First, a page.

I became vegetarian because i couldn't tolerate the taste of meat or seafood anymore. i would get sick for days after eatting it. then i'd eat it again because i'd feel better and then i'd be sick for days again. i broke the cycle. I'm very happy that i decided to do it because i didn't like the taste (or smell... especially fish).

Me too. I have not felt sick at all since removing all meat from my diet. I had a one second mouth water smelling the chicken wings my hubby was eating, but it passed quickly and I wasn't even tempted.
midwestbeth is offline  
#22 Old 03-02-2011, 06:00 PM
Beginner
 
AeryFairy's Avatar
 
Join Date: Aug 2009
Posts: 2,293
The only motivation I seem to need:

If I ever start to think about meat/wonder about it - whether it's smelling something that reminds me of mum's roast dinner, or I'm just REALLY hungry and the only thing open is a McD's - I just seriously consider eating it. Imagine actually putting it in my mouth and chewing, thinking about the flavour. And as soon as I start to vividly imagine that process, I know I genuinely wouldn't be able to follow through with it. Don't really know why, just know that there's no way I could ever knowingly eat meat again.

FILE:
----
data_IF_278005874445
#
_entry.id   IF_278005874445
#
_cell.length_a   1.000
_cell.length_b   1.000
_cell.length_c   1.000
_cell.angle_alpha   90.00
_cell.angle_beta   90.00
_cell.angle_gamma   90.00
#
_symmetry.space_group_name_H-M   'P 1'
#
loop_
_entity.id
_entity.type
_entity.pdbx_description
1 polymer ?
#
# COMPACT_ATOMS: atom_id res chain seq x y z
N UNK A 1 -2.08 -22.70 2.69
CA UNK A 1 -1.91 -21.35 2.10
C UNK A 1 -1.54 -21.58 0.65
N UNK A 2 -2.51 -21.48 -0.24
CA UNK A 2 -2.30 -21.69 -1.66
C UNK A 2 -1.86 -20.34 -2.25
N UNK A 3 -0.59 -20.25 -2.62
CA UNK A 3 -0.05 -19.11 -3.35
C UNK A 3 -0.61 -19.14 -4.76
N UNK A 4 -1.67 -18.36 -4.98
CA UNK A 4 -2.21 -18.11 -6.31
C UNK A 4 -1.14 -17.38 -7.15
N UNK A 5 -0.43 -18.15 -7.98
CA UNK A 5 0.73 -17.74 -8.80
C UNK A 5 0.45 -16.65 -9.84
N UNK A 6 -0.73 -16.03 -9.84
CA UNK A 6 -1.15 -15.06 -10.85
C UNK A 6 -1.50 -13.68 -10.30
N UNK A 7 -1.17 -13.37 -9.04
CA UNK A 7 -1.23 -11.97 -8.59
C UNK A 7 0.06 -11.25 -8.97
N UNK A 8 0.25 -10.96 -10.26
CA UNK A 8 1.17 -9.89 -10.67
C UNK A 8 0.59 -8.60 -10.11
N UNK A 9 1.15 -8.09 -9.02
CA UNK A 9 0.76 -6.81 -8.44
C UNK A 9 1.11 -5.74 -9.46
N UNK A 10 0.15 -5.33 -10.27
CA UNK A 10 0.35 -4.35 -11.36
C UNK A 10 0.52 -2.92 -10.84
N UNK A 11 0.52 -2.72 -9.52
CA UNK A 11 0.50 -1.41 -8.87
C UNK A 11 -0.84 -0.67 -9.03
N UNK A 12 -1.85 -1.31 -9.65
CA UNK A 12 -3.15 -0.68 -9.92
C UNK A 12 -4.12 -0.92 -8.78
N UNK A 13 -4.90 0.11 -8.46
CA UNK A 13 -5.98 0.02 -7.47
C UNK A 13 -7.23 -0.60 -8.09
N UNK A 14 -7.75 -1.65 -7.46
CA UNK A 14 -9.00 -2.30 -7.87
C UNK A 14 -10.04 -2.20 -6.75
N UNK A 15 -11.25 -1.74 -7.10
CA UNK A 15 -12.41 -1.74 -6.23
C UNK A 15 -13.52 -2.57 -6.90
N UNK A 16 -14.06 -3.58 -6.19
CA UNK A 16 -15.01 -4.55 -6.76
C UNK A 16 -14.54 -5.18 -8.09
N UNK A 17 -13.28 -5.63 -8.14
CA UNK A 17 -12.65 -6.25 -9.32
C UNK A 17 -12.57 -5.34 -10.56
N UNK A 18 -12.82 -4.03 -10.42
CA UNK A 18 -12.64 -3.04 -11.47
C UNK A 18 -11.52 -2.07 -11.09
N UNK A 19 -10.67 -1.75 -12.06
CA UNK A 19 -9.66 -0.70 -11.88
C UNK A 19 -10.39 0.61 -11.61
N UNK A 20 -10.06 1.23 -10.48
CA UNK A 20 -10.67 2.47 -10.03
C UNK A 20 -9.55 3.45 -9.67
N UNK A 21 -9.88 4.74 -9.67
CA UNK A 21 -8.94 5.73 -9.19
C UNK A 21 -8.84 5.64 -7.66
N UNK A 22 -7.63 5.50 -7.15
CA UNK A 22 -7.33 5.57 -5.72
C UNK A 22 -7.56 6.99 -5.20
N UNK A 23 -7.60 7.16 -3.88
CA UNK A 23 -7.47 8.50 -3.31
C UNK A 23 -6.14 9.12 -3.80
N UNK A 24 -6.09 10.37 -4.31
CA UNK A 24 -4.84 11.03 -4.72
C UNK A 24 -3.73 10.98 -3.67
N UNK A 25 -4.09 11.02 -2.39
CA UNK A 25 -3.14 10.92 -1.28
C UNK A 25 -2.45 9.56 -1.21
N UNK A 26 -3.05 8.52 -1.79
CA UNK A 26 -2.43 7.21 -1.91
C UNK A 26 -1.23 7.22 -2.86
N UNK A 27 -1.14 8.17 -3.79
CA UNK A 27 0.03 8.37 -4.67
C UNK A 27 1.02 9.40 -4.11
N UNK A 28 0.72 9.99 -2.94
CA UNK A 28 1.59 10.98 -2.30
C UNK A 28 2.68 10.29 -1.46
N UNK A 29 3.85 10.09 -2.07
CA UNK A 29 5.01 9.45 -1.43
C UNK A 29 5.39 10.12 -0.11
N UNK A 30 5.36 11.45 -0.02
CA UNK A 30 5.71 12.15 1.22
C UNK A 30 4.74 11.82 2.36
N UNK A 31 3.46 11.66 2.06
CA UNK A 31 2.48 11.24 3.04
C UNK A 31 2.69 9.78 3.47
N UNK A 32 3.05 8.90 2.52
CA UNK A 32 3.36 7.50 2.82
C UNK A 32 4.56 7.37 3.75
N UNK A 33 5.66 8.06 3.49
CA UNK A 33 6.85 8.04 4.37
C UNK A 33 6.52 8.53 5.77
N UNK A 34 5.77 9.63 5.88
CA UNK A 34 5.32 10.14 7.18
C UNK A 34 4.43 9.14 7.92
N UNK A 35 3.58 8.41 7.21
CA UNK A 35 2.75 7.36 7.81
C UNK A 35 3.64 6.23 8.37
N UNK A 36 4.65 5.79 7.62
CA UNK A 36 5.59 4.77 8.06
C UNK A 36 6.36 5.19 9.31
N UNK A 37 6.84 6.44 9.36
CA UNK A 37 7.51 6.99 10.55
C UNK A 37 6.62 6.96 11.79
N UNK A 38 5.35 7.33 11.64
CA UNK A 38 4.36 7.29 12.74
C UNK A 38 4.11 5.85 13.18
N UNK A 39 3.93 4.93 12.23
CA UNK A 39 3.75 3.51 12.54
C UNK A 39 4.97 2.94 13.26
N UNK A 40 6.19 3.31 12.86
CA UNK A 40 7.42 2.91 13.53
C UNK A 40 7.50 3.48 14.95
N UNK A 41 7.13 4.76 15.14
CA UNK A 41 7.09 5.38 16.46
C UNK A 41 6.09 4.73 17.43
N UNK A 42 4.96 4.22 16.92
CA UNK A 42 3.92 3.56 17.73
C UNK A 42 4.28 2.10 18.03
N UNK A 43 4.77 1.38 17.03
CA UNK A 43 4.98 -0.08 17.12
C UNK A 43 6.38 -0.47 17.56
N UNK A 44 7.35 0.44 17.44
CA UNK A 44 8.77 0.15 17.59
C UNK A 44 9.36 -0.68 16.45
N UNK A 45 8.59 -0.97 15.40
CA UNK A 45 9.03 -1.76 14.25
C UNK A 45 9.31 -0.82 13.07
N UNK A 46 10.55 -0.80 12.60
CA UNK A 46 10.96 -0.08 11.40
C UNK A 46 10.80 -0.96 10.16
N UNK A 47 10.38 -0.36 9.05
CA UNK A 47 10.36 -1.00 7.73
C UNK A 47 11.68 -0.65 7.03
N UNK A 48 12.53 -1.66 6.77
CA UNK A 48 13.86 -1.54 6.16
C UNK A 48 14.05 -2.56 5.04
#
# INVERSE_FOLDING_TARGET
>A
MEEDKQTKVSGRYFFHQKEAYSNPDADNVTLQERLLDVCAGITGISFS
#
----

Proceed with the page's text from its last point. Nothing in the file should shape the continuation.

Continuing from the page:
AeryFairy is offline  
#23 Old 03-02-2011, 09:15 PM
Beginner
 
Mungbean's Avatar
 
Join Date: Oct 2010
Posts: 58
^ Wow, that's the exact same thing I do!
Mungbean is offline  
#24 Old 03-03-2011, 05:32 AM
Beginner
 
Windigo's Avatar
 
Join Date: Jan 2011
Location: Yorkshire, United Kingdom
Posts: 627
Main motivations for me: